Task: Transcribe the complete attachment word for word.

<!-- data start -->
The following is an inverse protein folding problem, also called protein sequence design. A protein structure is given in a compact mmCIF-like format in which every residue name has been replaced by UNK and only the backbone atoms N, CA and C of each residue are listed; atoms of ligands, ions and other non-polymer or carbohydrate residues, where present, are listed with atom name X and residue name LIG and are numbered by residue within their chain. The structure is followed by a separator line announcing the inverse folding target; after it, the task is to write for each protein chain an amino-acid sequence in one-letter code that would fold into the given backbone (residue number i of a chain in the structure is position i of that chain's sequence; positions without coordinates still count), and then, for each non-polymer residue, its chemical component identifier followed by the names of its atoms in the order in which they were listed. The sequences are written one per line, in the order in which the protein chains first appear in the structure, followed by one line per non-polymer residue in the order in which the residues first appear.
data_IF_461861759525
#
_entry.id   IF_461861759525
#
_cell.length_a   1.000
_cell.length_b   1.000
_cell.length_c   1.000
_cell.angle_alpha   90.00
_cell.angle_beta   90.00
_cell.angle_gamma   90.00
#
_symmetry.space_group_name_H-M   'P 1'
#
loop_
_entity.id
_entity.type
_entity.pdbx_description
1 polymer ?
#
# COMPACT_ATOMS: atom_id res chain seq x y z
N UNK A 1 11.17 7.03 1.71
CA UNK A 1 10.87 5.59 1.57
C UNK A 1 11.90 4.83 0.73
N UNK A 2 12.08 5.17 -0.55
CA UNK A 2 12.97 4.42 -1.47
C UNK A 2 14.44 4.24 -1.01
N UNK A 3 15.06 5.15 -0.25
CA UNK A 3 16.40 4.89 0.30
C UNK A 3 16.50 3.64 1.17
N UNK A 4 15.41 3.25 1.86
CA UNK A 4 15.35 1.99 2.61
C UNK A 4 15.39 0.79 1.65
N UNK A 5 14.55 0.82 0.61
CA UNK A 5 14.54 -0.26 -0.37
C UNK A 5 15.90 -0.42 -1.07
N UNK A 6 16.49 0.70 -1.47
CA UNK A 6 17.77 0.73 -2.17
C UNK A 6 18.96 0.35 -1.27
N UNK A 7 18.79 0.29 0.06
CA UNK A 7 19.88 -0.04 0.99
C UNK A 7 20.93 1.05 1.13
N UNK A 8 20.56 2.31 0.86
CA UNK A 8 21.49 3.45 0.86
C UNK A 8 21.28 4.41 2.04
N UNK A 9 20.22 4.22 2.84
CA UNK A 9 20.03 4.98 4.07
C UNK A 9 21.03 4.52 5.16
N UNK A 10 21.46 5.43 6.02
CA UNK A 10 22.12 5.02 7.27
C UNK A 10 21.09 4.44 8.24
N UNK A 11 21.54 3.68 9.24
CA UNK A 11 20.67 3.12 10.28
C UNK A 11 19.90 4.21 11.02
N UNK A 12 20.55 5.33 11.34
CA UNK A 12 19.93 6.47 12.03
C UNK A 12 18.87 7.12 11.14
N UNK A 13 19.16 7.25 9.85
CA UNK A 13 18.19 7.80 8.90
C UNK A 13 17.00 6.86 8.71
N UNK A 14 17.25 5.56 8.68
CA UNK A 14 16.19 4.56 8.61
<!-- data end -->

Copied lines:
The following is an inverse protein folding problem, also called protein sequence design. A protein structure is given in a compact mmCIF-like format in which every residue name has been replaced by UNK and only the backbone atoms N, CA and C of each residue are listed; atoms of ligands, ions and other non-polymer or carbohydrate residues, where present, are listed with atom name X and residue name LIG and are numbered by residue within their chain. The structure is followed by a separator line announcing the inverse folding target; after it, the task is to write for each protein chain an amino-acid sequence in one-letter code that would fold into the given backbone (residue number i of a chain in the structure is position i of that chain's sequence; positions without coordinates still count), and then, for each non-polymer residue, its chemical component identifier followed by the names of its atoms in the order in which they were listed. The sequences are written one per line, in the order in which the protein chains first appear in the structure, followed by one line per non-polymer residue in the order in which the residues first appear.
data_IF_461861759525
#
_entry.id   IF_461861759525
#
_cell.length_a   1.000
_cell.length_b   1.000
_cell.length_c   1.000
_cell.angle_alpha   90.00
_cell.angle_beta   90.00
_cell.angle_gamma   90.00
#
_symmetry.space_group_name_H-M   'P 1'
#
loop_
_entity.id
_entity.type
_entity.pdbx_description
1 polymer ?
#
# COMPACT_ATOMS: atom_id res chain seq x y z
N UNK A 1 11.17 7.03 1.71
CA UNK A 1 10.87 5.59 1.57
C UNK A 1 11.90 4.83 0.73
N UNK A 2 12.08 5.17 -0.55
CA UNK A 2 12.97 4.42 -1.47
C UNK A 2 14.44 4.24 -1.01
N UNK A 3 15.06 5.15 -0.25
CA UNK A 3 16.40 4.89 0.30
C UNK A 3 16.50 3.64 1.17
N UNK A 4 15.41 3.25 1.86
CA UNK A 4 15.35 1.99 2.61
C UNK A 4 15.39 0.79 1.65
N UNK A 5 14.55 0.82 0.61
CA UNK A 5 14.54 -0.26 -0.37
C UNK A 5 15.90 -0.42 -1.07
N UNK A 6 16.49 0.70 -1.47
CA UNK A 6 17.77 0.73 -2.17
C UNK A 6 18.96 0.35 -1.27
N UNK A 7 18.79 0.29 0.06
CA UNK A 7 19.88 -0.04 0.99
C UNK A 7 20.93 1.05 1.13
N UNK A 8 20.56 2.31 0.86
CA UNK A 8 21.49 3.45 0.86
C UNK A 8 21.28 4.41 2.04
N UNK A 9 20.22 4.22 2.84
CA UNK A 9 20.03 4.98 4.07
C UNK A 9 21.03 4.52 5.16
N UNK A 10 21.46 5.43 6.02
CA UNK A 10 22.12 5.02 7.27
C UNK A 10 21.09 4.44 8.24
N UNK A 11 21.54 3.68 9.24
CA UNK A 11 20.67 3.12 10.28
C UNK A 11 19.90 4.21 11.02
N UNK A 12 20.55 5.33 11.34
CA UNK A 12 19.93 6.47 12.03
C UNK A 12 18.87 7.12 11.14
N UNK A 13 19.16 7.25 9.85
CA UNK A 13 18.19 7.80 8.90
C UNK A 13 17.00 6.86 8.71
N UNK A 14 17.25 5.56 8.68
CA UNK A 14 16.19 4.56 8.61